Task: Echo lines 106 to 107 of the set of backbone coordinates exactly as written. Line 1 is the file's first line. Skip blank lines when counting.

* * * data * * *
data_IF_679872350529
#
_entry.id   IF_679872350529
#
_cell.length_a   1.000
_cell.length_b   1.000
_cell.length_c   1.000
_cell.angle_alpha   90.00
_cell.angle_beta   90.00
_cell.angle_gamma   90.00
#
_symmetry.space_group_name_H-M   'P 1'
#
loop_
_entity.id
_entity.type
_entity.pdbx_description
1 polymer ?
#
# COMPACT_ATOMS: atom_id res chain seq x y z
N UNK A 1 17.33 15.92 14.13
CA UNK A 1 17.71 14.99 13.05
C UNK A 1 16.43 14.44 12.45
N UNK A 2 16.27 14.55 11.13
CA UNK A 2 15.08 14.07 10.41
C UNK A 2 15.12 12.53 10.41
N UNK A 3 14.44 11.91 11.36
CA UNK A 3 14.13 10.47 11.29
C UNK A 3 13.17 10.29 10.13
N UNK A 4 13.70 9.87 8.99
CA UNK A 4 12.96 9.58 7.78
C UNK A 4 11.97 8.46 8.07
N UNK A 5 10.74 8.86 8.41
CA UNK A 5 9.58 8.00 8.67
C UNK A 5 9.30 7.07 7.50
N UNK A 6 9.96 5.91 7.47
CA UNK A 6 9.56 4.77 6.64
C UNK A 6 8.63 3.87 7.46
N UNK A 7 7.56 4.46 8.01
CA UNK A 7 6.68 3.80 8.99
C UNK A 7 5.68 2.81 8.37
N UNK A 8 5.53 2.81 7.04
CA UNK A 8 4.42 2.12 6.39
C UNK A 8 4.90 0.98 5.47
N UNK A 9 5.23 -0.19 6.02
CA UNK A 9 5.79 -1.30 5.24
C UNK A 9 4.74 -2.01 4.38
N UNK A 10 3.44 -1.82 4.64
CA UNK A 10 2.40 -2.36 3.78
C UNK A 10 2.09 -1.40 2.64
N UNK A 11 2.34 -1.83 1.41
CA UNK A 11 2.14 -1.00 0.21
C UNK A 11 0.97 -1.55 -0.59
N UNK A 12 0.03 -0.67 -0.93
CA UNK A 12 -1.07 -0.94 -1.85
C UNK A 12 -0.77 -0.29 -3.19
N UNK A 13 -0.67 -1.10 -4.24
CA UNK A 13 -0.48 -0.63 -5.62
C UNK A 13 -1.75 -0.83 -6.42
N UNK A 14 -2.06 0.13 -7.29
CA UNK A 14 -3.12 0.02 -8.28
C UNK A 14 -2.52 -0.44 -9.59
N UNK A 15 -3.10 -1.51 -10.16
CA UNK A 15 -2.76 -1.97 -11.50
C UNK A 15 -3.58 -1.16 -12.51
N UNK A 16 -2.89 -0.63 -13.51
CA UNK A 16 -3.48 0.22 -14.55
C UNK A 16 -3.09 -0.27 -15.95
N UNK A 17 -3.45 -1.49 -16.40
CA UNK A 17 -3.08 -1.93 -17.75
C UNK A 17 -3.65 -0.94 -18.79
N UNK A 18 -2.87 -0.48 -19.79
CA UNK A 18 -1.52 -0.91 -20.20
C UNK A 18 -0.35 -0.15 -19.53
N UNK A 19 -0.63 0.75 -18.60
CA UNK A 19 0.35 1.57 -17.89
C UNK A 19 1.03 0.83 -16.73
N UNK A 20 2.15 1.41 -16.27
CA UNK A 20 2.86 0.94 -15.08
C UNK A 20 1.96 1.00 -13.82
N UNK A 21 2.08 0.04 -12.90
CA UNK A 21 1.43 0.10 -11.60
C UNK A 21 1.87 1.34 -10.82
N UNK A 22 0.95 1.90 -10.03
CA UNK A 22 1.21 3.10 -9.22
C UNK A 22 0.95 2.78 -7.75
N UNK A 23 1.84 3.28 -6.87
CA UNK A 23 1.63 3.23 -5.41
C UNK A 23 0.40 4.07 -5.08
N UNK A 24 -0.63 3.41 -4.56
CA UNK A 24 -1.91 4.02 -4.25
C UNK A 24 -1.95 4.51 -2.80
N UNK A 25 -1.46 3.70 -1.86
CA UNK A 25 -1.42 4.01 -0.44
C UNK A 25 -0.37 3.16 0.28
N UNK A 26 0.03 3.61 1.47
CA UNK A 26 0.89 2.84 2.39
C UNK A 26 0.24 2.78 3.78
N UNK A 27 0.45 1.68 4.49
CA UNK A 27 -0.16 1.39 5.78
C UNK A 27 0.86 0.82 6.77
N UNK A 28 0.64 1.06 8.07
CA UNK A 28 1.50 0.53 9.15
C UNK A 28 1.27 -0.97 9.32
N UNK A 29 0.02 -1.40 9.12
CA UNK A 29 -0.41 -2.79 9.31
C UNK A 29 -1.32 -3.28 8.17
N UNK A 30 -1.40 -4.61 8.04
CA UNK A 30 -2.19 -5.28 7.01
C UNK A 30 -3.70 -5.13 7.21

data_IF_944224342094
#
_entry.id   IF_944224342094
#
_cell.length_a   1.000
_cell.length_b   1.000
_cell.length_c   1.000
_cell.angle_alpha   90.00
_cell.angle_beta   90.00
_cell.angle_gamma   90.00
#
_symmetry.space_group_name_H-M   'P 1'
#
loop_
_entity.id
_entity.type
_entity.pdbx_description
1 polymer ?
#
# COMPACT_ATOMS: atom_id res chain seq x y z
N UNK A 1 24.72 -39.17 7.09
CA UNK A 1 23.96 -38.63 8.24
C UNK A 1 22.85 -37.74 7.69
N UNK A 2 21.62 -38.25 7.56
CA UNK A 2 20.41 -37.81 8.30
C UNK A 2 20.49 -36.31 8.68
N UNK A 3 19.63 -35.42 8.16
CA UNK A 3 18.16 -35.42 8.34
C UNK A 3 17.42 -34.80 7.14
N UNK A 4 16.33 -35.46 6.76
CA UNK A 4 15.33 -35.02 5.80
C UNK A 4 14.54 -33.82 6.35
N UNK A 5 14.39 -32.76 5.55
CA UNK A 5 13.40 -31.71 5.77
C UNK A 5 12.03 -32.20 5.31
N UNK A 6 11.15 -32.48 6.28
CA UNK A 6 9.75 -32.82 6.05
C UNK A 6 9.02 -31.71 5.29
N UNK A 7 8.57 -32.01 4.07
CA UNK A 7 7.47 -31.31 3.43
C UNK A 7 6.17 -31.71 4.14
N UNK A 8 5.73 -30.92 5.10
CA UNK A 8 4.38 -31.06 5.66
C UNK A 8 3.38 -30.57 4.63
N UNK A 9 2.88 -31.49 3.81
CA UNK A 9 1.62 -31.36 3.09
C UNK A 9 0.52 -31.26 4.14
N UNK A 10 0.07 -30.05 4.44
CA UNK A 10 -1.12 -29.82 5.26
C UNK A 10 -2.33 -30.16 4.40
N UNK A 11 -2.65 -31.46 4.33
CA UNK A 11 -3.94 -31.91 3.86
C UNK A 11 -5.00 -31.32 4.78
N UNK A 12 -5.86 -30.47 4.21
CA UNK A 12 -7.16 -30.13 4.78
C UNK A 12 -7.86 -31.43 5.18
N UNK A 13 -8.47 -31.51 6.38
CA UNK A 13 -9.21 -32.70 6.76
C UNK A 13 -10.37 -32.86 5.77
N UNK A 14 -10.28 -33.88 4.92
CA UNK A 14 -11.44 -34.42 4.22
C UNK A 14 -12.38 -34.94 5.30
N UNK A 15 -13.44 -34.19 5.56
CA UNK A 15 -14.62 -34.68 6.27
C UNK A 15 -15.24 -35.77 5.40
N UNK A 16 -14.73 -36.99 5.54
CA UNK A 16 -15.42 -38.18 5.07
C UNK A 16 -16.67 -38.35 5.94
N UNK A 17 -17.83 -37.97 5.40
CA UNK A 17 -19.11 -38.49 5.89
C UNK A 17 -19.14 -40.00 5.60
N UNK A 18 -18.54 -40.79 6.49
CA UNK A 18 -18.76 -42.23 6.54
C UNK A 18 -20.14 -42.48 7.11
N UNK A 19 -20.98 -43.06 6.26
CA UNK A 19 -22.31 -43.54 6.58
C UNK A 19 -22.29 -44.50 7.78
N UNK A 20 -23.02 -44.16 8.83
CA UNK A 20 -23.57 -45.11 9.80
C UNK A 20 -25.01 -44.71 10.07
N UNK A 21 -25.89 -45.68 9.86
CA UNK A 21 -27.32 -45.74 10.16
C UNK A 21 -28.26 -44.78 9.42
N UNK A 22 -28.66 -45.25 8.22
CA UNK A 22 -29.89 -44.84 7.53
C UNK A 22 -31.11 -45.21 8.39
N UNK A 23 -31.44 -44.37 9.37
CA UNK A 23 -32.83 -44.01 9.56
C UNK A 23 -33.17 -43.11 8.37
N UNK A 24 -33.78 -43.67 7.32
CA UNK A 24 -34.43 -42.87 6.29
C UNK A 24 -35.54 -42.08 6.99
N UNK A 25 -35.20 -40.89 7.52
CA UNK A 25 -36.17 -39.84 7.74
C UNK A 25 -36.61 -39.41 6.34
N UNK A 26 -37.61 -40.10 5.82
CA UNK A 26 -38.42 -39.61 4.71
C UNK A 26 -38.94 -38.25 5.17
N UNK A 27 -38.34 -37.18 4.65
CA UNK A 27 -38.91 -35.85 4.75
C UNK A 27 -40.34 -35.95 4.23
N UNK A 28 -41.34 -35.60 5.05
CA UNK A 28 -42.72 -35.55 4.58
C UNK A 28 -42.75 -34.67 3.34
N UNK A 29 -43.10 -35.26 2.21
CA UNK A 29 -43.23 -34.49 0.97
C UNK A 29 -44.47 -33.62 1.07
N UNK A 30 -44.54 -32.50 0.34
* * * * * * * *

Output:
CA UNK A 29 -0.41 -2.79 9.31
C UNK A 29 -1.32 -3.28 8.17